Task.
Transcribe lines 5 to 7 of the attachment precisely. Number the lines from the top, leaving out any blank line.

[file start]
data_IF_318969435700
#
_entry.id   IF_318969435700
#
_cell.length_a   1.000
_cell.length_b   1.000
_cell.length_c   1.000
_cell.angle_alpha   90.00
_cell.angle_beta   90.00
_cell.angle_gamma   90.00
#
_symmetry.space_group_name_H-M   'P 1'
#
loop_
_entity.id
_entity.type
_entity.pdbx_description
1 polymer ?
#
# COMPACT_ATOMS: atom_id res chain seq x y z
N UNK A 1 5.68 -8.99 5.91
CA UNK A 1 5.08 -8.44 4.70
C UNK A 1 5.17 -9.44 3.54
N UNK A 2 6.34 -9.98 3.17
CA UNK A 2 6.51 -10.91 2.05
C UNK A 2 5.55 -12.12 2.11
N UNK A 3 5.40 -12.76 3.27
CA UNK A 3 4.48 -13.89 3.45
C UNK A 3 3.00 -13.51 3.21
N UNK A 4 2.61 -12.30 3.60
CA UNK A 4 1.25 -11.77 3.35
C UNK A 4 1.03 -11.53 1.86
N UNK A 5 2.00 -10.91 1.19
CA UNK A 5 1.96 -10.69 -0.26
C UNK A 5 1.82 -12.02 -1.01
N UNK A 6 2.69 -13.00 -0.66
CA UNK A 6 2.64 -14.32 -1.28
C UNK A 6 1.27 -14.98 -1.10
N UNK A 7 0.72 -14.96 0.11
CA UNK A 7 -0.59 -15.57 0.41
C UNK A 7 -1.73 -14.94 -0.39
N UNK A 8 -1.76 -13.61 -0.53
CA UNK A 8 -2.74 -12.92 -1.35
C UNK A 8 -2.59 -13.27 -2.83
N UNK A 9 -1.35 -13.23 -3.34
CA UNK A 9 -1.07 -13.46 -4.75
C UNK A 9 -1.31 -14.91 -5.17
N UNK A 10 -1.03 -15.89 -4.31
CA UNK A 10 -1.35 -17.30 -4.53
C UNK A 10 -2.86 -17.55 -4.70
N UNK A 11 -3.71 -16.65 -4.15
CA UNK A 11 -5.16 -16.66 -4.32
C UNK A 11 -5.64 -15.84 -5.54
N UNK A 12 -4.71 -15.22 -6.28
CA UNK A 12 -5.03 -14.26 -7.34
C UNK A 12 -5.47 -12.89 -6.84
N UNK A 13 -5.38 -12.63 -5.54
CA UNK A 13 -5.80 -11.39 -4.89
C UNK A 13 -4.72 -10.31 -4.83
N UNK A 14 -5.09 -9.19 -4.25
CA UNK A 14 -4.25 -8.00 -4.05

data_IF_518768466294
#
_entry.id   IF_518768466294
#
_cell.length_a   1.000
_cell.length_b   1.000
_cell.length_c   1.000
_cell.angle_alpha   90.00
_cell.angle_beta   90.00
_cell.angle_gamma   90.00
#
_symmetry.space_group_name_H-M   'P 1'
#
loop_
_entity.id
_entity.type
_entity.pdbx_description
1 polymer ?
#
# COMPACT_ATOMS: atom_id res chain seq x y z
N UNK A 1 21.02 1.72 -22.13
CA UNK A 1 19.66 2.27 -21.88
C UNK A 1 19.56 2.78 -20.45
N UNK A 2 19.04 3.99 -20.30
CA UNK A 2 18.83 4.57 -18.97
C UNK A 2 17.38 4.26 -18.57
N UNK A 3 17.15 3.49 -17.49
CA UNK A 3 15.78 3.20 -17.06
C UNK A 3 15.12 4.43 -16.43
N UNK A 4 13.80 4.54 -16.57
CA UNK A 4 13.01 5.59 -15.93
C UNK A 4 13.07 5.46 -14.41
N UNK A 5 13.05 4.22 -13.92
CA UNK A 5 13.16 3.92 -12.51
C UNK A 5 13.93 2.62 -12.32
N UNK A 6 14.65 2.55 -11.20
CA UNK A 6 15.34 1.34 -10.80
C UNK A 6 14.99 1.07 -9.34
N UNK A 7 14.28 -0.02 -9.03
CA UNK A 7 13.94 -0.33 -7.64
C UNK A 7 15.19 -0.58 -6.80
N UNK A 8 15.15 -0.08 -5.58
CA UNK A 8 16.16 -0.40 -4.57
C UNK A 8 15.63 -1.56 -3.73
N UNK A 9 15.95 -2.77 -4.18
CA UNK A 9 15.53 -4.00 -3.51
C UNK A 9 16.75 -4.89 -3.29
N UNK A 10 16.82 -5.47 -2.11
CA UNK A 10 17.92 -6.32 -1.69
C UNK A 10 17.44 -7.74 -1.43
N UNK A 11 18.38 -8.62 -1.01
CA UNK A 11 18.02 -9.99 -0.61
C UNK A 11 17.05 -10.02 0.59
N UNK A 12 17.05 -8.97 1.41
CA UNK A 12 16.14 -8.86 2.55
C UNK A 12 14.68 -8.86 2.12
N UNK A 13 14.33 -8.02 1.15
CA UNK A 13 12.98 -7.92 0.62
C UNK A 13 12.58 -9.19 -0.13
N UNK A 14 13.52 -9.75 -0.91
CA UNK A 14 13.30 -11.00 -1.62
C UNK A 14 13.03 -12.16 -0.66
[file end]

_cell.length_a   1.000
_cell.length_b   1.000
_cell.length_c   1.000